Childhood self-control predicted adult health problems....elevated risk for substance dependence....less financially planful....less likely to save and had acquired fewer financial building blocks for the future....struggling financially in adulthood....more money-management difficulties....more credit problems....more likely to be convicted of a criminal offense.

The authors suggest two different paths by which poor self-control creates problems later in life:

Adolescents with low self-control made mistakes, such as starting smoking, leaving high school, and having an unplanned baby, that could ensnare them in lifestyles with lasting ill effects....Thus, interventions in adolescence that prevent or ameliorate the consequences of teenagers’ mistakes might go far to improve the health, wealth, and public safety of the population. On the other hand, that childhood self-control predicts adolescents’ mistakes implies that early childhood intervention could prevent them....Early childhood intervention that enhances self-control is likely to bring a greater return on investment than harm reduction programs targeting adolescents alone.

The policy implications here remain to be worked out, but it's yet another indication that the benefits of intensive early childhood interventions go far beyond academic achievement. Even if early childhood programs have no lasting effect on school test scores at all, they might still be immensely valuable if they improve levels of self-control. The question is, what's the best way to do that?

The Mystery of Fact Checking

| Mon Jan. 24, 2011 4:39 PM PST

Megan McArdle comments on a book review that bemoans its target's many basic factual errors:

This is what fact checkers are for, and I don't understand why book publishers don't have them. They cost money, to be sure--but not that much money....A quarter of a million dollars a year would get you the world's finest staff of crack fact checkers.

....Presumably the answer is that it isn't economic: readers don't care, and indeed rarely learn; there's no money in preventing the occasional catastrophe []. But then one must turn the question around: why do magazines like The Economist, the New Yorker, and yes, The Atlantic, employ fact checkers? Our readers are the potential consumers of books like the one that the Economist is reviewing; do they care less about accuracy in their books than in their magazine articles?

Not that anyone at The Atlantic thinks about it that way; we employ fact checkers because it seems like the right thing to do. But why does this ethic prevail at so many magazines, and at no publishing house?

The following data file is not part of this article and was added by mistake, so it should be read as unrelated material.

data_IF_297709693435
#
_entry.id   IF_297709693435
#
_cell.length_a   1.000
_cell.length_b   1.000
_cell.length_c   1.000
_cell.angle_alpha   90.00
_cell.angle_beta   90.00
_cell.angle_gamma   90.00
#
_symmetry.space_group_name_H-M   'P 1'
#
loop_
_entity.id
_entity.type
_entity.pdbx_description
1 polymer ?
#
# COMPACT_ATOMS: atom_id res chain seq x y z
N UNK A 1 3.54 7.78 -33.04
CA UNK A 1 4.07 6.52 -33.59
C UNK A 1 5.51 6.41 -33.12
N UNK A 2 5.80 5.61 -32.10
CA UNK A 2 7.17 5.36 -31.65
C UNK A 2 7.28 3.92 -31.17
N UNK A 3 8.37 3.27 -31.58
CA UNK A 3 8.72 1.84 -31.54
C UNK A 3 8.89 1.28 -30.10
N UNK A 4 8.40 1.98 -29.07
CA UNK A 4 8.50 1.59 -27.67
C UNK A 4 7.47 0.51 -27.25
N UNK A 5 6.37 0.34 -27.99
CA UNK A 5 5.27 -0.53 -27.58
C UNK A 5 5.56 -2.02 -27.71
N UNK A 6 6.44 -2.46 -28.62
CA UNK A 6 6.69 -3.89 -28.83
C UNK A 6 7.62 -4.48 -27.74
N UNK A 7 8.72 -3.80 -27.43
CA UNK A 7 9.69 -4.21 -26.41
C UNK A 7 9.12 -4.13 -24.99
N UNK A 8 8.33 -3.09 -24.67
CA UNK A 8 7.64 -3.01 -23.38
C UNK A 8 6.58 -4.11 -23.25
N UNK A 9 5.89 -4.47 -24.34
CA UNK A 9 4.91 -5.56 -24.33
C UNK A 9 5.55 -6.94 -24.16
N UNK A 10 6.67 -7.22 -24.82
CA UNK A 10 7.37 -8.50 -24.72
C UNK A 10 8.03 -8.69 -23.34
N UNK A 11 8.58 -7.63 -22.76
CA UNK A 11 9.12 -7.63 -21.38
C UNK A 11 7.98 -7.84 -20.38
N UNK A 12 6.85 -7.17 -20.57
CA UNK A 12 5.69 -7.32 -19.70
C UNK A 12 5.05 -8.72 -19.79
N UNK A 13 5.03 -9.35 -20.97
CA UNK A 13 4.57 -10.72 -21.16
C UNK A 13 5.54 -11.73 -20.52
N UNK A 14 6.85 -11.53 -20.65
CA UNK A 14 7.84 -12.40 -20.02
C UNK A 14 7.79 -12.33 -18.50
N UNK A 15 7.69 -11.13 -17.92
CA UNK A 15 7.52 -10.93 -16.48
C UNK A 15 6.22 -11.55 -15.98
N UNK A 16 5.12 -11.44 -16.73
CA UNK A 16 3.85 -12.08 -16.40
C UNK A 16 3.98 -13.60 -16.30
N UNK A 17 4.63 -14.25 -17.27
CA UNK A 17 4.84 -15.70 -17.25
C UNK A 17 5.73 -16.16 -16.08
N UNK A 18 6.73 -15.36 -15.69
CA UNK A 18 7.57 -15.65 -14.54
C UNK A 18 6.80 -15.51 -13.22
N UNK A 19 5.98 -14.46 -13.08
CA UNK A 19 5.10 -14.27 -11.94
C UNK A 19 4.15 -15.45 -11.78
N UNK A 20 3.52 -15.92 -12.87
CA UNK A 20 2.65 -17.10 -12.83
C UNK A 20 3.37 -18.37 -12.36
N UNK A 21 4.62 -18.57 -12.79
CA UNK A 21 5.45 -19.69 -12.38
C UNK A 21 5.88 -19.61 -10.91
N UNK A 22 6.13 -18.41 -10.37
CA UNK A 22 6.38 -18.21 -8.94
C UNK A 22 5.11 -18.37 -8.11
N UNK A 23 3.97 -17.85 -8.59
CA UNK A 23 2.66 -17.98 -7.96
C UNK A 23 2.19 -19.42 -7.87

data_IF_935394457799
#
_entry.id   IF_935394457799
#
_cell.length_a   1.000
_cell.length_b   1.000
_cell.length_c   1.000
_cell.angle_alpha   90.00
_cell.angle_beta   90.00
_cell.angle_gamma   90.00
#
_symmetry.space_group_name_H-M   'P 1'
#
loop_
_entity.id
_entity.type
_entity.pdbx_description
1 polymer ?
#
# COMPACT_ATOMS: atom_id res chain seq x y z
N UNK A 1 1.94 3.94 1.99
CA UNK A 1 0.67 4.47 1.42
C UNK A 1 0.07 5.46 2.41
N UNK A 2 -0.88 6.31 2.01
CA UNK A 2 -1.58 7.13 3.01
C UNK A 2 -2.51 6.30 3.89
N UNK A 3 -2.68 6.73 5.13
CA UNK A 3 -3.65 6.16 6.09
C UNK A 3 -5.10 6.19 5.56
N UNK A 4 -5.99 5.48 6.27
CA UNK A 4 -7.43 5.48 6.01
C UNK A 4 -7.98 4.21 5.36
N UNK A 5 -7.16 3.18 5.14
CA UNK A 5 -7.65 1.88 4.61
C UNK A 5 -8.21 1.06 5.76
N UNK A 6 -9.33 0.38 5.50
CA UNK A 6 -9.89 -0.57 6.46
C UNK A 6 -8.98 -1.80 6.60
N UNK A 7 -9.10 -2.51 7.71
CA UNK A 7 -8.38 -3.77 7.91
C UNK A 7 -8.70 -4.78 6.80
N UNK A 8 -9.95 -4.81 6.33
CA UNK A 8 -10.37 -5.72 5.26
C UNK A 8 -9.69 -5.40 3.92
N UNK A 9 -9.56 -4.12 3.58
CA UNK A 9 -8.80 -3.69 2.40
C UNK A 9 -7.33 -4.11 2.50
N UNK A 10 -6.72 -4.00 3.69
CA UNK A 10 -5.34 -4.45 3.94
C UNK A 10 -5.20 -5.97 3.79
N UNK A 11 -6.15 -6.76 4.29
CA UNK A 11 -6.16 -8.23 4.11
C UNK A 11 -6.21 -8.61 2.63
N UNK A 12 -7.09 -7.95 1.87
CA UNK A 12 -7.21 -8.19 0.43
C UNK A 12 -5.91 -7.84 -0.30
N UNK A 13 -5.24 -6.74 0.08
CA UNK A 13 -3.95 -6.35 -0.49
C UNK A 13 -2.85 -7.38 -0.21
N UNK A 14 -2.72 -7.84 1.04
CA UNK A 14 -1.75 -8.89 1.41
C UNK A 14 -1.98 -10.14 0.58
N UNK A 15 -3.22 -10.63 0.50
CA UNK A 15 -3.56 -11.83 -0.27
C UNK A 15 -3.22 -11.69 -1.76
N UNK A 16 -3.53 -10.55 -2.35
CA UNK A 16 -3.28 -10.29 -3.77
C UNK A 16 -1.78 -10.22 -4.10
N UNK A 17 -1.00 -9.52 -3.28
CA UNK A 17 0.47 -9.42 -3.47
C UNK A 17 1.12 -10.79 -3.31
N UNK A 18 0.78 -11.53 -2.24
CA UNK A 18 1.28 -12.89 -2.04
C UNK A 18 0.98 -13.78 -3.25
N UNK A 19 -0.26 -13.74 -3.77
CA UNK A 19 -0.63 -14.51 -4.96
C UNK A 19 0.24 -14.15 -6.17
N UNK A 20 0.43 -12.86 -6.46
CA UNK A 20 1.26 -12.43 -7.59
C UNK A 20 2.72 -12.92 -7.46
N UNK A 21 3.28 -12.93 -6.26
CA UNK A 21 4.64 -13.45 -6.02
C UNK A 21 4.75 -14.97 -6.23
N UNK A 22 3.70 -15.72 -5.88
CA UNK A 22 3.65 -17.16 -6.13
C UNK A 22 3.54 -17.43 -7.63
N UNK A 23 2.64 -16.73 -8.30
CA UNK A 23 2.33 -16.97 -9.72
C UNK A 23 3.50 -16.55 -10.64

I have my doubts about this. When I think about the amount of work that MoJo's fact checkers put into the 4,000-word articles I write, and then multiply that by 20 for the entire magazine, that's a lot of fact checking. And it's probably less than you'd need for the average 300-page nonfiction book. At a guess (since no fact checkers are checking this blog), I'd say that fact checking a book would cost upwards of $5-10,000, and considering that most nonfiction books don't even make back their advances, that's a lot of money.

But there's another thing going on here as well: if a book has errors, people blame the author. They don't generally blame Random House or Simon & Schuster. But if there are errors in a magazine, people blame the magazine. So magazines simply have a stronger incentive to protect their brand than book publishers do.

Beyond that, I suppose it's just inertia: magazines have had fact checkers for a long time and book publishers haven't. Any other ideas?

The Myth of Slow Growth

| Mon Jan. 24, 2011 4:00 PM PST

Earlier this morning I suggested that policies aimed at economic growth, though obviously a good thing, aren't enough to raise middle class fortunes. You also need economic policies that focus on the middle class. Matt Yglesias counters:

I’m not really sure how separate they are. I think the specific fate of the very poor can become pretty unmoored from overall economic conditions, but certainly as a historical matter middle class incomes have risen the most at the same times America’s has had the most rapid economic growth—the 30 years after World War II and the late 1990s. You can construct some models in which this isn’t the case, but in practice the basic mechanisms for faster economic growth lead to rising middle class incomes, though not necessarily rising incomes for each individual middle class household.

This is a surprisingly hardy myth, and I'd like to help it die the grisly death it deserves. Here's a chart showing real per capita GDP growth in the United States over the past century. I've helpfully added a straight red line for the period from 1950 to the present day:

The past 30 years simply haven't been a low-growth period. In fact, economic growth has been about the same as it was in the 30 years before that. Our problem isn't growth, our problem is that the returns to growth have increasingly been skewed in favor of the very rich.

It's certainly true that middle class wages tend to rise in extremely tight labor markets, like the one we had in the late 90s. Mickey Kaus is fond of making that point. But this is pretty meaningless unless you have a plan to keep labor markets perpetually tight. If you do, then believe me, I'll be the first to sign up. But no one has such a plan. In the real world, we have to deal with the fact that real per capita growth is likely to be a pretty steady 2% per year over the long term and labor markets are going to fluctuate around a level that's (hopefully) snug but not perpetually at 90s-era tightness.

The prosperity of the middle class obviously depends on a growing economy. But just as obviously, it depends on more than that. For liberalism to mean anything at all, we need to support policies that are aimed both at overall economic growth and at ensuring that prosperity is widely shared. We haven't done a very good job of that over the past 30 years.